WPCNJ is honored to support these talented women who are ready, willing and able to fight to improve the lives of all New Jersey citizens. Now, more than ever, it is critical that we come together and encourage New Jersey residents to vote and to protect the fundamental rights and freedoms we care so deeply about. WPCNJ feels very fortunate that the citizens of LD25 have the opportunity to vote for two well-qualified and dedicated women.
For more information on these candidates please visit Rupande Mehta and Darcy Draeger.
WPCNJ, founded in 1972, is a chapter of the National Women's Political Caucus. It is a multi-partisan organization dedicated to increasing the number of women in elected and appointed positions in government, protecting reproductive freedom and promoting equal rights for women.

WPCNJ Mourns the Loss of Justice Ruth Bader Ginsburg


The Women’s Political Caucus of New Jersey (WPCNJ) mourns the loss of Justice Ruth Bader Ginsburg. She was the second woman to hold a seat on the US Supreme Court and served almost 30 years, becoming the most prominent member of our nation’s highest court.


Justice Ginsburg devoted her life to defending constitutional democracy and fighting tirelessly for gender equality. Her historic tenure profoundly improved the lives of American women.


She championed women’s rights against discrimination, push to secure voting rights and supported the right to access health care – including birth control.To say she’ll be missed is an understatement. She was a true trailblazer for all women.


As a women’s organization committed to, among other goals, protecting reproductive freedom and creating a women's political power base to achieve equality for ALL women, we rededicate our efforts to elect more pro-choice women to office and ensure Justice Ginsburg’s legacy is not only honored, but endured.


Vote by Mail - Ballot Information

Vote By Mail - Ballot Information
1. There are 3 envelopes
·(1) The large outer envelope · (2) The inner envelope which is the return mailing envelope
· (3) The certification envelope which is the envelope that the ballot is placed in
2. Prior to opening the large outer envelope, check to make sure that it is your name on the label, the correct address, the correct municipality and the correct Congressional District.
3. If there are any errors, do not open the large envelope and contact your County Clerk’s Office.
4. If everything is correct, you should open the large outer envelope. At the end of the voting process, you can throw out the large outer envelope. The smaller inner envelope - is the envelope that is the return mailing envelope. You must keep that envelope as you will put the completed ballot in it.
5. The inner envelope will have the certification envelope and the ACTUAL VOTE BY MAIL BALLOT.
6. You should read the complete ballot before voting. Please check the top right of the ballot to ensure that you received the ballot for the correct municipality and the correct voting district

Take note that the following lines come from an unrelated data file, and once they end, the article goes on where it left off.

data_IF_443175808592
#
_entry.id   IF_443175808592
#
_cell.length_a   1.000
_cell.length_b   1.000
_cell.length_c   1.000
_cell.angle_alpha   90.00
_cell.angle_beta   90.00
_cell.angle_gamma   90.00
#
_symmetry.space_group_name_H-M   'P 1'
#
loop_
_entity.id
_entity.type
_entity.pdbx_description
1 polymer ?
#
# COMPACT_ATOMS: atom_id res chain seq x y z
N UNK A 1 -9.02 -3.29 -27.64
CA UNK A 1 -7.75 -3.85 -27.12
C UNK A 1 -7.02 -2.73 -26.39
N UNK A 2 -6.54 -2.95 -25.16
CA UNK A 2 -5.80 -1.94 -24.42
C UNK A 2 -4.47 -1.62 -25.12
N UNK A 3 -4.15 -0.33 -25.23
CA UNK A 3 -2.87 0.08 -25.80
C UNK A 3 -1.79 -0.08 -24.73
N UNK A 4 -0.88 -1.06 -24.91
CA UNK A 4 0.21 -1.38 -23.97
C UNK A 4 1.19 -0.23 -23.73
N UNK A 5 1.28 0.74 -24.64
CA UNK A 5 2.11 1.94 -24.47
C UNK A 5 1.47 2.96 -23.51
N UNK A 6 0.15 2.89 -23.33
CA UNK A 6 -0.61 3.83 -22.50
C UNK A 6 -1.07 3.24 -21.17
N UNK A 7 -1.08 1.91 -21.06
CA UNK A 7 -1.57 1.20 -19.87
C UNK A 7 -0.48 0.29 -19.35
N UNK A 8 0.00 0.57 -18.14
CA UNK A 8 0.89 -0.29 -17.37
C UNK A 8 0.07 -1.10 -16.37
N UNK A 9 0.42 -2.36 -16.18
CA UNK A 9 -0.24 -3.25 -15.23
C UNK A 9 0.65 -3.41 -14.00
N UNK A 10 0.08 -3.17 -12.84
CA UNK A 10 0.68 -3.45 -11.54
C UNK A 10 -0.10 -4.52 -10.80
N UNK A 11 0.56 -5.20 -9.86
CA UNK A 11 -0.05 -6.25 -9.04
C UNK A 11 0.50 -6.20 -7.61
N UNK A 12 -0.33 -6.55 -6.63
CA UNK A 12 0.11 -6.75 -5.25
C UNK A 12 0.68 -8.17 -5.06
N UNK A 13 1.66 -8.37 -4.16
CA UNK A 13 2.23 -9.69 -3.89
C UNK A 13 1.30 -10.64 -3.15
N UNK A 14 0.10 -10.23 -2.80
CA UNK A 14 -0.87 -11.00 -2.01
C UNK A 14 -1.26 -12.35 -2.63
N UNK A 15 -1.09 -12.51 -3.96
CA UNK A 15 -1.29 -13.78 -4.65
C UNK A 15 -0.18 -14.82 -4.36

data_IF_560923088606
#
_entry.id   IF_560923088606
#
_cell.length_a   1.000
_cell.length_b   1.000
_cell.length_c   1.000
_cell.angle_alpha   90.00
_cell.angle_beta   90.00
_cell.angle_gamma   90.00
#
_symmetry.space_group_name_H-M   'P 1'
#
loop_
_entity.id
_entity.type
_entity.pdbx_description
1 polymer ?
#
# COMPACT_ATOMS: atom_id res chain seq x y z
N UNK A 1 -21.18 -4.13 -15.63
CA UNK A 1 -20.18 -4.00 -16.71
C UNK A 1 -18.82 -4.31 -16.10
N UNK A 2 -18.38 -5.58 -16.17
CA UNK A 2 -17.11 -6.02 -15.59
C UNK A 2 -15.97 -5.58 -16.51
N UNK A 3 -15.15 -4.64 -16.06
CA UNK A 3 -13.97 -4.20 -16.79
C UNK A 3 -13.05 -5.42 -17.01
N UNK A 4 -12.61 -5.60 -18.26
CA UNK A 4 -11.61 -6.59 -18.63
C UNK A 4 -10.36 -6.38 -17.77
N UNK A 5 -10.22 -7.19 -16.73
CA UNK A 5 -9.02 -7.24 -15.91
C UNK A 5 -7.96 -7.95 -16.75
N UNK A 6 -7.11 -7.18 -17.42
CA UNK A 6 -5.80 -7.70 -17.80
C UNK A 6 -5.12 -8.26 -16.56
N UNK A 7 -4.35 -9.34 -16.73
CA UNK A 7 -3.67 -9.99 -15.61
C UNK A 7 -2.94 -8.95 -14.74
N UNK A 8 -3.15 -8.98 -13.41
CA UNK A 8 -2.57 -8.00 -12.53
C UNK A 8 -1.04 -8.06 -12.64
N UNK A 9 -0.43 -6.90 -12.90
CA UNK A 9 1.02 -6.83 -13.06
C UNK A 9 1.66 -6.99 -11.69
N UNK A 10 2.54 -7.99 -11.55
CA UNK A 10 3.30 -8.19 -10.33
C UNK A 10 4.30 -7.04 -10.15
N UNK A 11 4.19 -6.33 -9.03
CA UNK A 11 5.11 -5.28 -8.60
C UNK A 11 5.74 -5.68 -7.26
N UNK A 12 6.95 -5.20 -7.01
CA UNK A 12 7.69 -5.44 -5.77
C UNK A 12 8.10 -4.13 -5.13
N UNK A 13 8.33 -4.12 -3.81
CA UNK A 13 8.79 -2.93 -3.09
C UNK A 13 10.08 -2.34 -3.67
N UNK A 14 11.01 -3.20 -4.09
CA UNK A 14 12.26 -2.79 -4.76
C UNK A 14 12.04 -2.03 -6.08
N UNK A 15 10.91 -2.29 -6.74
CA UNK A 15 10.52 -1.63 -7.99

(which will be found on the label on the large outer envelope).
7. PLEASE NOTE - YOU CANNOT VOTE FOR MORE THAN THE ALLOTTED AMOUNT OF CANDIDATES PER OFFICE. For example, if the voter votes for 3 individuals when the ballot says vote for 2, the vote for that office is considered an overvote, and the vote for that office WILL NOT COUNT.
8. If the candidate of your choice is pre-printed on the ballot, there is no need to handwrite the candidate’s name in the “Personal Choice” section of the ballot. Doing so may cause the election scanners to read two names and cause an overvote which means the vote will not count.
9. Please look at BOTH sides of the ballot, as some ballots will have candidates on both sides.
10. Once you are satisfied with your vote, fold the ballot and place it into the CERTIFICATION ENVELOPE. The certification envelope has a large flap on it that requires
your complete address and signature.
11. You must complete the residency portion of the certification envelope with your registered address. PLEASE NOTE - IF YOU COMPLETE THE CERTIFICATION WITH THE ADDRESS THE BALLOT WAS MAILED TO AND NOT YOUR REGISTERED ADDRESS, YOUR VOTE MAY NOT COUNT.
12. YOU MUST SIGN the certification envelope where the big RED X is on the certification envelope.
If the voter does not sign the certification envelope by the RED X the vote will not count.
13. You must sign the certification envelope with the signature you most often use. The signature must match or at least resemble the signature on your registration or mail in ballot application.
14. If you need assistance in completing the ballot and/or the certification envelope, the assistor must complete the assistor section of the Certification envelope. EVEN IF THE ASSISTOR COMPLETES THE CERTIFICATION ENVELOPE, YOU (THE VOTER) AND NOT THE ASSISTOR MUST SIGN BY THE RED X. THE ASSISTOR CANNOT SIGN FOR THE VOTER.
15. The ballot goes into the Inner Envelope and sealed. That Inner Envelope then goes inside the Outer Return Envelope, which has the prepaid postage and sealed.
16. The certification envelope is placed into the Inner envelope - which is the envelope with the
address pre-printed on it.
17. Seal the return mail envelope and mail it with the postman, drop it into a mailbox or
bring it to the post office.
18. The return mail envelope may also be dropped off at your counties ballot box.
There are drop boxes around each County where you can drop the return mail envelope. 
Ballot box locations can be found on each County Clerk's website. 
All 21 County Board of Election offices urge voters to vote ASAP to help them maintain the pace of the process.